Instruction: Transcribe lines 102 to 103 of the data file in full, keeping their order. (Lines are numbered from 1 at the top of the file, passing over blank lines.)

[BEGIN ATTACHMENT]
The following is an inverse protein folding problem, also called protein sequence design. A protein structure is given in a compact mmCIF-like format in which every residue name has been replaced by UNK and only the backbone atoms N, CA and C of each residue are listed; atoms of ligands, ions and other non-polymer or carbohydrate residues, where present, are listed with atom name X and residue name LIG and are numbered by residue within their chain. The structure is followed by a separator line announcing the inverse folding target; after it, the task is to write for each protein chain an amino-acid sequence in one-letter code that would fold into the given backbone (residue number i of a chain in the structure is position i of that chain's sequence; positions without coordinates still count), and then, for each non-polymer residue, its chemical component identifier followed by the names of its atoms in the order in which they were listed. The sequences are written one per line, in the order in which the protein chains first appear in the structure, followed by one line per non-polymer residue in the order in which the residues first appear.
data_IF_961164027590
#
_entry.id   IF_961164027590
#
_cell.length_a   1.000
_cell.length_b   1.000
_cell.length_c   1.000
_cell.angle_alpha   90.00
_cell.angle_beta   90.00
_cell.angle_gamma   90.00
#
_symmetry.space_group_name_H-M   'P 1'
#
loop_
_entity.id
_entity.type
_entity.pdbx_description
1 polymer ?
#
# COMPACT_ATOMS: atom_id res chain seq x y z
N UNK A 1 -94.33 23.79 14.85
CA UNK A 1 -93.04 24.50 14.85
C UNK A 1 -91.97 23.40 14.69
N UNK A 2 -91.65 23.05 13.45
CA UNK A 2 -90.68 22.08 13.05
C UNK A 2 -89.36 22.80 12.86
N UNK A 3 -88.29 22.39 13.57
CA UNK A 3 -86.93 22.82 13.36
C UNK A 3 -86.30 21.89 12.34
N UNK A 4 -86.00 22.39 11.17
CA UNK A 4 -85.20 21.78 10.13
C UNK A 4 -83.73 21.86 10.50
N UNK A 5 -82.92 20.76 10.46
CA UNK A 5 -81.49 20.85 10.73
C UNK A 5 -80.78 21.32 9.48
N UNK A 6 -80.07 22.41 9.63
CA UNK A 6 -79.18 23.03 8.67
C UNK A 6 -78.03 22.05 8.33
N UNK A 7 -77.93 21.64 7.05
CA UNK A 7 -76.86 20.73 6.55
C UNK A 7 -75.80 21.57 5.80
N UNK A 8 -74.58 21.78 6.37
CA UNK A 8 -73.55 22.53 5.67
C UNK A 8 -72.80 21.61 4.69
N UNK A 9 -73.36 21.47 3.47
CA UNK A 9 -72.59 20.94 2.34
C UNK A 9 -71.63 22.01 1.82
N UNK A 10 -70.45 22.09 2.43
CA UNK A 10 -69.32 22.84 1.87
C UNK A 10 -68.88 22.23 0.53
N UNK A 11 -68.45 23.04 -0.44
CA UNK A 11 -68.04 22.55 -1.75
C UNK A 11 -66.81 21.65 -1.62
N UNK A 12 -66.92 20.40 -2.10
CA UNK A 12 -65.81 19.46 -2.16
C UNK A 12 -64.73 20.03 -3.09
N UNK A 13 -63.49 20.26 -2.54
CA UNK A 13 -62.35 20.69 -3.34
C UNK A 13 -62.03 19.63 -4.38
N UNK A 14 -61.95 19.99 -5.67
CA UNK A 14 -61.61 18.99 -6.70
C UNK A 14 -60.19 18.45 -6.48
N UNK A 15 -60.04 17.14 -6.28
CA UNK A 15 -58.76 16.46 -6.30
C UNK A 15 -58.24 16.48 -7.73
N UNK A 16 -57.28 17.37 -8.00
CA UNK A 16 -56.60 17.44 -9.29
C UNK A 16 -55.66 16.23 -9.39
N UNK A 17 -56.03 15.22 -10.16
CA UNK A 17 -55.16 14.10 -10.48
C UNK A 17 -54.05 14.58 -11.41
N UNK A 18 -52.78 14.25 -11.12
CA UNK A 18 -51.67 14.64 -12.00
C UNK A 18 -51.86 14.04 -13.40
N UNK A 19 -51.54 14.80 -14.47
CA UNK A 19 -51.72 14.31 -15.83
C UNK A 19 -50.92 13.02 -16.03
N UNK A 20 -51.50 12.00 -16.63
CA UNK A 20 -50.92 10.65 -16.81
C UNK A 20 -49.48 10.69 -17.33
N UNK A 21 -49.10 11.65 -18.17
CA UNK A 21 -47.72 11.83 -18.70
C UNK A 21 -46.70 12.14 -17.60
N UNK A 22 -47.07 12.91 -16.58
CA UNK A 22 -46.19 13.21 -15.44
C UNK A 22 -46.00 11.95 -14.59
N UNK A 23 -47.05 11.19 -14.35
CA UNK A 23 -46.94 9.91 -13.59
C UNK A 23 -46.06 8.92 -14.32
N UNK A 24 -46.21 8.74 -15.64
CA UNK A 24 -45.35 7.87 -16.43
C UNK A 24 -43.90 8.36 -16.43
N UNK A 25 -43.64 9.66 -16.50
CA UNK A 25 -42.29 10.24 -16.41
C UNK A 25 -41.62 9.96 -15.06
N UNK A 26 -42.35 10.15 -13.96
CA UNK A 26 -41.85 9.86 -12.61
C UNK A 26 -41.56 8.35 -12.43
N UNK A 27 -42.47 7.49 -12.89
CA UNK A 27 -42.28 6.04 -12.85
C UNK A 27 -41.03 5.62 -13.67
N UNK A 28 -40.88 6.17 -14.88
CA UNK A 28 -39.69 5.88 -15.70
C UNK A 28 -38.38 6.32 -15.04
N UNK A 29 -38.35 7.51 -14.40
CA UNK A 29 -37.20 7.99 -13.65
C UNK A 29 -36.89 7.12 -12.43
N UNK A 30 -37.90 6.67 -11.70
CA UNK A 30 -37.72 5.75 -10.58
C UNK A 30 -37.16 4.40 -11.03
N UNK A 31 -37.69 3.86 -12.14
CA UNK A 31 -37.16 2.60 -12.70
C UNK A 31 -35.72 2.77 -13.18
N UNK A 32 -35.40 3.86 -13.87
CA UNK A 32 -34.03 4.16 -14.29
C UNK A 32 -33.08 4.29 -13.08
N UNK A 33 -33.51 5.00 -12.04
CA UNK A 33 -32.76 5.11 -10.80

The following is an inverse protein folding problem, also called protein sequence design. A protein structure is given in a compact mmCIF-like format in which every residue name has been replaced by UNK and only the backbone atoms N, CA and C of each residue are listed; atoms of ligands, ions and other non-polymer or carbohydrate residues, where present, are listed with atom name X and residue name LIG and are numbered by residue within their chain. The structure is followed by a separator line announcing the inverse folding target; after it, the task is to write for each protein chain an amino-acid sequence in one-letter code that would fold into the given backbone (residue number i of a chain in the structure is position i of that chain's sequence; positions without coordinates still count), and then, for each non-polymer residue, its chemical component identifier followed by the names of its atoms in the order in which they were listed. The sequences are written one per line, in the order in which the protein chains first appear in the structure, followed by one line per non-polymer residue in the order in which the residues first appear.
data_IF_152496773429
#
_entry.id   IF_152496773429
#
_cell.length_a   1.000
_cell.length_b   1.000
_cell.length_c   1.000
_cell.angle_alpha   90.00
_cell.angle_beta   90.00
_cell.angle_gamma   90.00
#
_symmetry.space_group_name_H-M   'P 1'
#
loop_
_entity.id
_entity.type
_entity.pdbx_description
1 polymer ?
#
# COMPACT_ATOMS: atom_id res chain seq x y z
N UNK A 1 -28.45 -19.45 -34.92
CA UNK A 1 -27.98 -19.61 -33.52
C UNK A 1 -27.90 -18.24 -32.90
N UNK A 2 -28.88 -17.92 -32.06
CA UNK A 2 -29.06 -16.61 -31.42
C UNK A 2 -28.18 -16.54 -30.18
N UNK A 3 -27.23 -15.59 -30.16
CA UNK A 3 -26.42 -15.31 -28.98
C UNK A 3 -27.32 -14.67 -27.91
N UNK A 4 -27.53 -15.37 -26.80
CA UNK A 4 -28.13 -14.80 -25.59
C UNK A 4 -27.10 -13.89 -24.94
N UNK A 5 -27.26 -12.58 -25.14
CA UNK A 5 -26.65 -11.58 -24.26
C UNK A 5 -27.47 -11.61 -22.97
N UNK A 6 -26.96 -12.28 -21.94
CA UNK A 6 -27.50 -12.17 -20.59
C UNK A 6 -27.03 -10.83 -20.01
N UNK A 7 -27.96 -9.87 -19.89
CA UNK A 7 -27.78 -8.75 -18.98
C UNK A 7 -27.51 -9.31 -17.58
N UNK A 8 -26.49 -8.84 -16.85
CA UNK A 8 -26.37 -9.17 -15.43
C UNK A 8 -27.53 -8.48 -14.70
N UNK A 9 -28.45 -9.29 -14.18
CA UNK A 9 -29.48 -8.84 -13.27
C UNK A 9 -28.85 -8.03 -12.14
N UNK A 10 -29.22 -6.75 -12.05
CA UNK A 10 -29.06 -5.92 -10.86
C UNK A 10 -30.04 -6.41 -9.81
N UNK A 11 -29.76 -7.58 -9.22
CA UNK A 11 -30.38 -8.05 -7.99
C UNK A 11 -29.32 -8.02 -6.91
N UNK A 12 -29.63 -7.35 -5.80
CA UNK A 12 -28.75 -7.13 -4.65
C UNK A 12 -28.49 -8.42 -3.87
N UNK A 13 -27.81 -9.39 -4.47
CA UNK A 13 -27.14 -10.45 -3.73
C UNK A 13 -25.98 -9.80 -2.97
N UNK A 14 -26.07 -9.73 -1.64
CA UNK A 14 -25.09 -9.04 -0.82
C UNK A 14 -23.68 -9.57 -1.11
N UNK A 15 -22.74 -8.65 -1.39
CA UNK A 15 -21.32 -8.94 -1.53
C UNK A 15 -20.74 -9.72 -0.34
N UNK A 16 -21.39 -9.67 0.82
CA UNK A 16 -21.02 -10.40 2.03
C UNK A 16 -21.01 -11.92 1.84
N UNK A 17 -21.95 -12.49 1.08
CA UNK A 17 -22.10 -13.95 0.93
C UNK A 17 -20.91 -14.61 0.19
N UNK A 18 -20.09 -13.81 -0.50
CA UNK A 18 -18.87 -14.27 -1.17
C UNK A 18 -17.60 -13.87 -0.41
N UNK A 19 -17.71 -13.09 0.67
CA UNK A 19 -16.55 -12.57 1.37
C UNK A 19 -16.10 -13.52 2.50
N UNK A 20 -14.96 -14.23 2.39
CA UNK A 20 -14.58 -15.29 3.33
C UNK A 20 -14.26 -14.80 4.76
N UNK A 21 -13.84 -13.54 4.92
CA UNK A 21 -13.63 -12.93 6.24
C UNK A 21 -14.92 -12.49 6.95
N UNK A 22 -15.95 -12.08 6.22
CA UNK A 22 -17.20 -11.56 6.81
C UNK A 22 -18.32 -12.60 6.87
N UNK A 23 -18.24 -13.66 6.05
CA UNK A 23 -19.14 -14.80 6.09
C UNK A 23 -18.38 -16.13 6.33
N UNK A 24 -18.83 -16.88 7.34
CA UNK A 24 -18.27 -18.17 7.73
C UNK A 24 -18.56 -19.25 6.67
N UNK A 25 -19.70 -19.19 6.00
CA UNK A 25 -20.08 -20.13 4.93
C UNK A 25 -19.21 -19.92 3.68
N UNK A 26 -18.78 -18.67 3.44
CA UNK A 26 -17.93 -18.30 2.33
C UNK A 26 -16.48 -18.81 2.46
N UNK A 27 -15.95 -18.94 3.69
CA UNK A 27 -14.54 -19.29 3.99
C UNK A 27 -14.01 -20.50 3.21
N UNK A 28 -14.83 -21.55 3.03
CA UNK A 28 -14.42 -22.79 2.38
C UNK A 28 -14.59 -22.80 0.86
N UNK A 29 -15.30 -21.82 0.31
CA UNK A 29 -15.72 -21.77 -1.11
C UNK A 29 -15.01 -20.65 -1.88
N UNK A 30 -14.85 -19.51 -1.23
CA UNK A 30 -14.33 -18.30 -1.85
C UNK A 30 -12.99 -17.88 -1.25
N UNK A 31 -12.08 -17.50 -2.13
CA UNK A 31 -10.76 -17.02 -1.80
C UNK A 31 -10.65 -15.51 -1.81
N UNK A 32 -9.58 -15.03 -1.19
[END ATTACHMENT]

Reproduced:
C UNK A 27 -41.03 5.62 -13.67
N UNK A 28 -40.88 6.17 -14.88